Being “Smart Money” Is Easier Than You Think
Being smart money takes almost no training at all, yet every year most people fail. Here are our tips to stay “smart money”.
The quickest way to explain the first step is to explain the opposite of smart money. Let's call them, the average investors. Every time the market falls, average investors panic. Earlier this year, we a handful of clients who had taken fright at the falls of January and early February. Two insisted, despite our advice, on completely cashing out of their holdings immediately including one who sold on the day the market bottomed on the 11th February. This was despite our advice to buy stocks on the 7th February, because there were bargains everywhere, and to stay the course. It’s hard to make money selling at the bottom.
I wish I could say that these two clients were unusual, but every year a small percentage of investors using our firm and thousands of investors around the world do exactly the same thing.
Every. Single. Year.
So the simple answer to whether you are dumb money or smart, is how do you react to market falls? Do you get excited to look for opportunities from the panicking masses, or are you one of the many that are panicking?
It’s that simple.
If you can stay logical during a market panic, then you are well on the way to being smart money. Now, although the theory is simple, the practice is hard because your body will be fighting you every step of the way. That's because the natural human response to bad news is to ‘fight or flight’.
Bad share markets and blaring headlines can also prompt this adrenaline-fuelled response. The consequence, however, of running and hiding until the coast is clear makes sense when faced with mountain lions, but makes little sense when faced with a falling stock market. The key, as Warren Buffett once pointed out when asked about his advantage (I’m rational, that’s it), is to remain unmoved by emotion as much as possible and make decisions based on the fundamentals.
So what can we do?
See Market Falls As Opportunities Get greedy when others are fearful. Market falls make people forget good sense and great companies can be bought cheaply. Right now, we are buying several strong companies that are the cheapest they have been in years.
Know What Sectors/Companies Have Good Strong And Stable Earnings In All Conditions
You want something that will retain its value even if a crisis comes. Remember, you aren’t buying a stock but a company; so think about it in those terms.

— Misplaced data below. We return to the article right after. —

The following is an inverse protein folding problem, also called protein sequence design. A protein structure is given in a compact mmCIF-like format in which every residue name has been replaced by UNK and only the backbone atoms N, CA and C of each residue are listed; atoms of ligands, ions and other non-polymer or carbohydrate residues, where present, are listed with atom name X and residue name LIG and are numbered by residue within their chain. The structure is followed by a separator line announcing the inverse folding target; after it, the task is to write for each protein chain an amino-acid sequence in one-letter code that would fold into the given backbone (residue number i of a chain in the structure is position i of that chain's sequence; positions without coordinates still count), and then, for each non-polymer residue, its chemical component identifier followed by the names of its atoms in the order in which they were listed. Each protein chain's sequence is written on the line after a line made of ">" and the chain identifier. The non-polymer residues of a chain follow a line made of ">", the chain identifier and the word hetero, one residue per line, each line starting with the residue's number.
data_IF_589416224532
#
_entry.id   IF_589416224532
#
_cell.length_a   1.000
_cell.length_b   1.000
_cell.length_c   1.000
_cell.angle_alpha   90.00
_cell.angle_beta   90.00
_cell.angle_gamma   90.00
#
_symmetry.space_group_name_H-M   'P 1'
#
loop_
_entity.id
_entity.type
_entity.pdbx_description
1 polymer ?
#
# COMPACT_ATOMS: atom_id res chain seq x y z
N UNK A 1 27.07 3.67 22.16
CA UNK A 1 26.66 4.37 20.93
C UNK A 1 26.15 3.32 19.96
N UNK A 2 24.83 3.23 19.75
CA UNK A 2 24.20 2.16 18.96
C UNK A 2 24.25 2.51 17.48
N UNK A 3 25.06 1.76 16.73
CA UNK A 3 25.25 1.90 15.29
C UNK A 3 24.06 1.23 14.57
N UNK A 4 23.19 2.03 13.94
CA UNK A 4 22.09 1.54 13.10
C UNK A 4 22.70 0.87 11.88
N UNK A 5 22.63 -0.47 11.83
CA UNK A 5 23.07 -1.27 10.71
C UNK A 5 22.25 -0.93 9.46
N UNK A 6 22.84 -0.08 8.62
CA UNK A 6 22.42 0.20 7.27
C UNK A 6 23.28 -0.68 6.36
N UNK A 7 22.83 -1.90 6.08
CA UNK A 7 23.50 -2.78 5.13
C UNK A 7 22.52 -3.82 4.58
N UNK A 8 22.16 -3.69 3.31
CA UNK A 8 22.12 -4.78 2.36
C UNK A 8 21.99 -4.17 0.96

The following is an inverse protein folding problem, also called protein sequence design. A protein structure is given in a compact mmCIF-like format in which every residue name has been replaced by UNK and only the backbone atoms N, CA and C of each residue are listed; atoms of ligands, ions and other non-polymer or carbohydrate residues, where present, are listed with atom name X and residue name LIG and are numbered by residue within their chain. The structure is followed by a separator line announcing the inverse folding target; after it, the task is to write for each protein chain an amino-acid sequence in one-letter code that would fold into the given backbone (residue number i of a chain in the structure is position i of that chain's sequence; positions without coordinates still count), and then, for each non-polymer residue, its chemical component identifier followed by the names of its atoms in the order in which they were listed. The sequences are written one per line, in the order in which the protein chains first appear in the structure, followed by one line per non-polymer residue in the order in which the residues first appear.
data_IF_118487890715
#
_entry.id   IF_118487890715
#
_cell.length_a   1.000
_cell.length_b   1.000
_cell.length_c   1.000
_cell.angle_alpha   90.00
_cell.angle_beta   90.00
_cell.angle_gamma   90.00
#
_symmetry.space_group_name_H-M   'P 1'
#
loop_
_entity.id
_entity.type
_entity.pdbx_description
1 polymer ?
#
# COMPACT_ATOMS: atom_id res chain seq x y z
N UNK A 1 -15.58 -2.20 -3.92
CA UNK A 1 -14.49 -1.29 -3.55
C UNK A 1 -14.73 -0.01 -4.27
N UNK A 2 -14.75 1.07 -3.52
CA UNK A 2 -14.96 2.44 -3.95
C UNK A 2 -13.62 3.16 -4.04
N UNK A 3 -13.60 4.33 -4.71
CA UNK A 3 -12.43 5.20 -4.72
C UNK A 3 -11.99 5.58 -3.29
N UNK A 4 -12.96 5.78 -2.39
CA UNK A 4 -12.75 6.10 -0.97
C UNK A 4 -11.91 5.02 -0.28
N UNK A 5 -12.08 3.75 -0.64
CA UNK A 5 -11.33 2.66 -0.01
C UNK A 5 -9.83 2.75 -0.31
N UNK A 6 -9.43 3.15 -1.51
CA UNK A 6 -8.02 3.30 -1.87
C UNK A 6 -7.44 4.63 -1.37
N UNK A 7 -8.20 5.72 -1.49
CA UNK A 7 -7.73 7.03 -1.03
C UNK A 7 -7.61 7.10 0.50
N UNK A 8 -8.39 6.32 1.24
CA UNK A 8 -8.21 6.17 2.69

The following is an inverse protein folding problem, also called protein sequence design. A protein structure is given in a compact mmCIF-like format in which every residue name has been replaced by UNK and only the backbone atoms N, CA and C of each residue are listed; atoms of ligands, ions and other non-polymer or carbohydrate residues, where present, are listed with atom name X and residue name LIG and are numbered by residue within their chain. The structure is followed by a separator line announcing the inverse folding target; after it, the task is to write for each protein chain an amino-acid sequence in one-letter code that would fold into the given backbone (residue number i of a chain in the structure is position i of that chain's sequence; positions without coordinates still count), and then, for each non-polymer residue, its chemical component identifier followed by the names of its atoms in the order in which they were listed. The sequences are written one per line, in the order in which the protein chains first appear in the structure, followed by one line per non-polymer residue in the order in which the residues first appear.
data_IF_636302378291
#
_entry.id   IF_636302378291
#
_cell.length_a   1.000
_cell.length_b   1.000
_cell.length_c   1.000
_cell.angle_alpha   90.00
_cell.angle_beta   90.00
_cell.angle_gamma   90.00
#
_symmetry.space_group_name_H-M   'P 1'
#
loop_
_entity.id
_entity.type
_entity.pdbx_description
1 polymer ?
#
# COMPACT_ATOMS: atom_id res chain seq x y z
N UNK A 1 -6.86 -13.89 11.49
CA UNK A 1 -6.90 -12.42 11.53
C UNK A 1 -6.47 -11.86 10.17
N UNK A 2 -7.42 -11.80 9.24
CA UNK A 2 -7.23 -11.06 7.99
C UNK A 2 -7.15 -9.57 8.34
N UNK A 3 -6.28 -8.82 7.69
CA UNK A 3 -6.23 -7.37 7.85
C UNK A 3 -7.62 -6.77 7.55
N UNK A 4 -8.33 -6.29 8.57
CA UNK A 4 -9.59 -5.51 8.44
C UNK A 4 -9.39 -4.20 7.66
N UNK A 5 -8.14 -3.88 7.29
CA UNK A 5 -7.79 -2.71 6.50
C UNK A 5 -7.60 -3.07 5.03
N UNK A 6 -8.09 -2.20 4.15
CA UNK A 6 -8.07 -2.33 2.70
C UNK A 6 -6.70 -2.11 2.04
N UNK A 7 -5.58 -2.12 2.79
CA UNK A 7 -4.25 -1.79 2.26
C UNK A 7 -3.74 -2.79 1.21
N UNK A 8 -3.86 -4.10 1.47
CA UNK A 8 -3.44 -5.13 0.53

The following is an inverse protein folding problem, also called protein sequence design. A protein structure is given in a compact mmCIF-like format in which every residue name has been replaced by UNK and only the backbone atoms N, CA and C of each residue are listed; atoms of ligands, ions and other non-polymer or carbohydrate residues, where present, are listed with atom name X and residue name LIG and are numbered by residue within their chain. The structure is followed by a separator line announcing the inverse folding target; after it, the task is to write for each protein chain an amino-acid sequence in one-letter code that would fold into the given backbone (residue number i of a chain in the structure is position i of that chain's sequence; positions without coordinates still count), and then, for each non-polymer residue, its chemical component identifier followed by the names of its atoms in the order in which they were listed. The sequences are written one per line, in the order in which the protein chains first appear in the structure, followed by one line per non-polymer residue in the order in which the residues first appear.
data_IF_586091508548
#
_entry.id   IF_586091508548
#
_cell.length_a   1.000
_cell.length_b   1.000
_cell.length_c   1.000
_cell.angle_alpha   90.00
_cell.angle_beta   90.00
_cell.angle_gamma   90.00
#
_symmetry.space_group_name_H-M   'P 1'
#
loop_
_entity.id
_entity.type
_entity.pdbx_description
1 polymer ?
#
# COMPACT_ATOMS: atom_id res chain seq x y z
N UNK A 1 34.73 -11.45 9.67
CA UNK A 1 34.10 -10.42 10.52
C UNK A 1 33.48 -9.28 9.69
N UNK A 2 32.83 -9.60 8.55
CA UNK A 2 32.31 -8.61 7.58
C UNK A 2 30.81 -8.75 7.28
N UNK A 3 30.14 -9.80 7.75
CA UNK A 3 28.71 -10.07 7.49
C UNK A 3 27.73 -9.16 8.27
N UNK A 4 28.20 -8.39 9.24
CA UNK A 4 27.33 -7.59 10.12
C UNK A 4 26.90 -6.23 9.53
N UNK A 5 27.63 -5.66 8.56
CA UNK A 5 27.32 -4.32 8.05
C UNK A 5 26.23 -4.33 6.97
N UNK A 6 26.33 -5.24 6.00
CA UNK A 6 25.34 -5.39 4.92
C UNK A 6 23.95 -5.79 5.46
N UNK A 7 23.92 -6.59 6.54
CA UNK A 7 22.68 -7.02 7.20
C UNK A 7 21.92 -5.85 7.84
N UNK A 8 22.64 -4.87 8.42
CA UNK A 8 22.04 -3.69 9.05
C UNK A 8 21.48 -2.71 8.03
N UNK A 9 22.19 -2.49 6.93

Know What Constitutes Good Value And Stick To It
You don’t need to know every ratio, but understanding that a single digit PE ratio with a book value of below one and a dividend yield of above three per cent in a good sector (see above) is a very good start. Many people want to know “the right time”, but that is unknowable. What is possible is to know is what is a solid company at a great price. Focus on that and the timing will take care of itself.
Be Prepared To Act In Advance
This is the part that many people, with their busy schedules will struggle with, but opportunities often don’t last too long. Know in advance what you’ll buy.
Make Sure You Have Some Cash To Invest (Or Bond Funds To Sell)
We like to have diversified portfolios for even the most aggressive clients. When equity markets are high, and we can’t find anything to buy at a good price, we return to at least 20 per cent in cash/money market funds. Sometimes, it can take months or even years, but when we invest this money it will be for the right thing at the right price. Or you can think of it as being fearful when others are greedy, just as Buffett always says.
Since mid February, the S&P 500 is up about 12 per cent. The market isn’t panicking now, but the next fall will happen sooner or later and it will be much the same. Time to plan your approach now.
Are you ready to be smart money next time?
Owen Carterer is a partner with Shanghai based Caterer Goodman Partners, a fee based financial advisory firm. For more tips on how to handle your savings, check out their blog, www.chinaexpatmoney.com.